Green hydrogen production projects are flexible enough to adapt to all the challenges of the energy transition. From taking advantage of the surpluses of a wind energy or photovoltaic energy power plants to avoid curtailments, to continuously producing hydrogen for industry and transport or for seasonal energy storage. Of course, grants and clear regulation are needed so that the necessary investments are made to achieve the 2030 and 2050 objectives.
In the webinar organised by AleaSoft Energy Forecasting “Vision of the future: green hydrogen” that took place on July 14, the experts in greenhydrogen projectsÁfrica Castro, Head of Business Development of H2B2, and Anselmo Andrade, Integrated Product Director of H2B2, took an in-depth look at the current situation and long-term expectations of green hydrogen projects. The event recording is available.
Green hydrogen production projects are adaptable
There is an outdated idea that producing hydrogen by electrolysis of water is expensive, and that the only way for projects to be profitable is to use large electrolysers running at maximum capacity for as long as possible. In the webinar, H2B2 experts showcased a variety of profitable projects with highly diverse and flexible features.
For instance, electrolyser projects can be designed specifically to produce hydrogen with the surplus of a photovoltaic energy or wind energy plant in such a way that the renewable curtailments are avoided and that energy that, otherwise, would simply be lost, can be used. In other words, projects that are flexible enough to be profitable by producing only under certain conditions when not all of the plant’s energy can be injected into the grid or at times when market prices are too low and it is more profitable to produce hydrogen.
Projects dedicated to the production of hydrogen for the transport sector or for industry using energy from the grid, or “reversible” projects that can store the hydrogen produced to subsequently reconvert it into electricity with fuel cells can also be designed to function as a form of seasonal energy storage, one of the key roles of green hydrogen in the energy transition.
The need for grants and regulation: keys to the viability of green hydrogen projects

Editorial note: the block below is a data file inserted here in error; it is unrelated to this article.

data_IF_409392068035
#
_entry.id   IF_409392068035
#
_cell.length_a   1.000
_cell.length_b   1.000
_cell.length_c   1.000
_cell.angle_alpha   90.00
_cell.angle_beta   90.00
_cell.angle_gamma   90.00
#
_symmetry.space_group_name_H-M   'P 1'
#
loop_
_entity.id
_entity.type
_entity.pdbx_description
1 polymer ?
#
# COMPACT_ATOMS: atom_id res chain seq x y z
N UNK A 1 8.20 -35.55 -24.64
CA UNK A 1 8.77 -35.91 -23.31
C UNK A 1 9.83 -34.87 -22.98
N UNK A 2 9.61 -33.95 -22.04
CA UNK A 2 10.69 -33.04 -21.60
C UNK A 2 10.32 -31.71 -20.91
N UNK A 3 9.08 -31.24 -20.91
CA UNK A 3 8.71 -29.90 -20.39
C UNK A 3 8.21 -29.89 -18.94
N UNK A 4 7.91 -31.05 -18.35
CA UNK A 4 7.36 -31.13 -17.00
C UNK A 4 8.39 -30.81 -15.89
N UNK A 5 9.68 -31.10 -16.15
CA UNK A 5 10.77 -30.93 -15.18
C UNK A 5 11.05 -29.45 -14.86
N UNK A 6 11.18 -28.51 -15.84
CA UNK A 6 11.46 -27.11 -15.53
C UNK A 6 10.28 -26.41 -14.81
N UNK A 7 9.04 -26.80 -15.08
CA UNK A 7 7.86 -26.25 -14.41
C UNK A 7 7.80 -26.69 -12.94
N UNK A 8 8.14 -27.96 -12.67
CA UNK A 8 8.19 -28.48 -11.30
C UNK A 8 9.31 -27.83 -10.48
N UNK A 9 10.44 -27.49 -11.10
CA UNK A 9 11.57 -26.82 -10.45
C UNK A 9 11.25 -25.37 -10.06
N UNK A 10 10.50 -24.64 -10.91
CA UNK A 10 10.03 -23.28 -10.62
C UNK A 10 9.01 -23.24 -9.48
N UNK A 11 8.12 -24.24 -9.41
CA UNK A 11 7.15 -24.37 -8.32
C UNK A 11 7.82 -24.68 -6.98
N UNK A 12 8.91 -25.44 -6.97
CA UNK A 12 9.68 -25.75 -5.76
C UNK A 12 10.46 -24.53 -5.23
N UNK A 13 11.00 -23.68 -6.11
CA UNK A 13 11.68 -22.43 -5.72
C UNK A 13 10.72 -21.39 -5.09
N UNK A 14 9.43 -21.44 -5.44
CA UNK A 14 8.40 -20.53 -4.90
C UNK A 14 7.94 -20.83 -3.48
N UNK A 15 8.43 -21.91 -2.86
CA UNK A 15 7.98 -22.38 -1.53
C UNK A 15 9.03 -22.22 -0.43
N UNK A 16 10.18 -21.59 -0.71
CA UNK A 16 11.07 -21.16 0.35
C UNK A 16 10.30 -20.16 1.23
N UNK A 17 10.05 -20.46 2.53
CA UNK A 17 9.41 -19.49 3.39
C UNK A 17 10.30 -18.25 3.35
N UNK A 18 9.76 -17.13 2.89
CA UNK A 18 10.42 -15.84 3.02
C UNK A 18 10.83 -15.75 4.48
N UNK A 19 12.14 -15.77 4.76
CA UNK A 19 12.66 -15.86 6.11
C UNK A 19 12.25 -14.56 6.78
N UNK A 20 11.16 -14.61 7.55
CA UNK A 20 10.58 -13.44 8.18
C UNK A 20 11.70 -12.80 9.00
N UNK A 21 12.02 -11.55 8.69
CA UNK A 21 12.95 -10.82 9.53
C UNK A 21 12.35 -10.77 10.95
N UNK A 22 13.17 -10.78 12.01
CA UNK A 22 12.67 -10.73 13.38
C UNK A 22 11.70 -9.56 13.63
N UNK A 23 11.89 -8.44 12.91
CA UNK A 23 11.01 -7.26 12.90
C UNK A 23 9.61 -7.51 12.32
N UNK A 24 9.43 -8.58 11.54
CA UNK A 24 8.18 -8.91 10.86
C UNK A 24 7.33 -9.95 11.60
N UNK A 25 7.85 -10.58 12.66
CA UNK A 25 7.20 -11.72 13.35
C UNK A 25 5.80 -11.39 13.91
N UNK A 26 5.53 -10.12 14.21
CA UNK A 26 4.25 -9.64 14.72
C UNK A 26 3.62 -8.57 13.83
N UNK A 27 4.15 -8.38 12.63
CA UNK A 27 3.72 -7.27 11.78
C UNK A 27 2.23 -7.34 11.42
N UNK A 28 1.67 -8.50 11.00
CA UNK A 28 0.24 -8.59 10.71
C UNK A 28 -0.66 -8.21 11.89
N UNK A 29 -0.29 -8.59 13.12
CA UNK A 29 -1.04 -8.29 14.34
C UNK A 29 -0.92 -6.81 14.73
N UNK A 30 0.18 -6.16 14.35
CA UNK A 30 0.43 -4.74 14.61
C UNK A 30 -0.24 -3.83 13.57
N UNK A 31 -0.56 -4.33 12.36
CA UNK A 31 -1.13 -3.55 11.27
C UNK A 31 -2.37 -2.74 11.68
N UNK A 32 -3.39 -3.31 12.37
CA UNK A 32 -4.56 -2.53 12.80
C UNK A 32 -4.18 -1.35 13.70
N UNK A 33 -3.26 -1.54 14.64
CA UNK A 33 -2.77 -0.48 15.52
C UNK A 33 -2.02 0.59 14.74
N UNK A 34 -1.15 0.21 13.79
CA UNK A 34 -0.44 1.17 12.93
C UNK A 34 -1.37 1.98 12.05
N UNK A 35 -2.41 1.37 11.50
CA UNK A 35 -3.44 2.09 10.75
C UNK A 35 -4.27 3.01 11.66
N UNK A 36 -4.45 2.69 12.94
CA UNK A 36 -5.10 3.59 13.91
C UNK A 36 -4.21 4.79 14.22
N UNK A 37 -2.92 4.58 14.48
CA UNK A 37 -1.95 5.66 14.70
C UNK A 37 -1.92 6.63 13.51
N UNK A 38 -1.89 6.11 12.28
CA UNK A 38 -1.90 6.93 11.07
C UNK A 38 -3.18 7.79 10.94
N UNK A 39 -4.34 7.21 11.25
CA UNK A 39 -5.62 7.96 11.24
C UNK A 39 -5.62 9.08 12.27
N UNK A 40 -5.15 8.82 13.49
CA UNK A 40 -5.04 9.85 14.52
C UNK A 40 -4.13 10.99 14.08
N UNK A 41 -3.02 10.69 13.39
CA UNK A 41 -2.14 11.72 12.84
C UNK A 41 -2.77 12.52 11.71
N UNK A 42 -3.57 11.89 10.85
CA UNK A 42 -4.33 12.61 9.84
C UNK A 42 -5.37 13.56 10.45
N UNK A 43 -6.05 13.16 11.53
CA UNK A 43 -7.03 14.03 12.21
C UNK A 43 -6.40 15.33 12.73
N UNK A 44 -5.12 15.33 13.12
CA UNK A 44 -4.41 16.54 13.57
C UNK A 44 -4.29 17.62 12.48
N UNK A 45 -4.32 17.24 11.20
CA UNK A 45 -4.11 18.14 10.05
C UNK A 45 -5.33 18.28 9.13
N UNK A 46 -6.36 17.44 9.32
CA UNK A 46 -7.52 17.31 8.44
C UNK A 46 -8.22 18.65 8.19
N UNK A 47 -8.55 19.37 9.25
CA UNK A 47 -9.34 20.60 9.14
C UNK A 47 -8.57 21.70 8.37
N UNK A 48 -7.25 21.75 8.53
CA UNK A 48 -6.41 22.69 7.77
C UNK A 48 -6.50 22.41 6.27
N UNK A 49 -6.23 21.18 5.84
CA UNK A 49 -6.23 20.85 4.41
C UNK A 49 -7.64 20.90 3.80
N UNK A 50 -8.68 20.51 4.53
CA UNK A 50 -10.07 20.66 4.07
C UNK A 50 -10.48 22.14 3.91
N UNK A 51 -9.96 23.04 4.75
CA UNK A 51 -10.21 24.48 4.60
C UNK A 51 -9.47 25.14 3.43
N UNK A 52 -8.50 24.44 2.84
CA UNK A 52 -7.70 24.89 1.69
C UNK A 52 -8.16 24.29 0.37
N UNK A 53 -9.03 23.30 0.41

According to H2B2 experts, in an environment of energy transition, also accelerated by the need to achieve energy independence on the continent as soon as possible, grants and clear and stable regulation are the main keys to making green hydrogen projects viable. These two keys are necessary in an environment like the current one, because it is now when the green hydrogen projects that will be needed to reach the electrolysation capacity objectives in 2030 are being considered and designed.In this sense, the Hydrogen Roadmap within the strategic framework for energy and climate in Spain includes 60 measures that go in that direction.
The role of green hydrogen in the energy transition
Green hydrogen will play a key role in the economy decarbonisation. On the one hand, hydrogen is a raw material used in industry. This hydrogen is produced in its vast majority from fossil fuels and leads to the emission of CO2. All this hydrogen used by industry must be of renewable origin, produced from green electricity.
On the other hand, green hydrogen is the best candidate when it comes to replacing the natural gas used to generate heat in industry. It is also the best candidate when it comes to replacing fossil fuels in heavy and long?distance transport.
Also as an energy vector, hydrogen will be used for the seasonal storage of large amounts of energy, producing hydrogen at times of the year with higher renewable generation and converting it back into electricity in the months of higher demand and less renewable generation.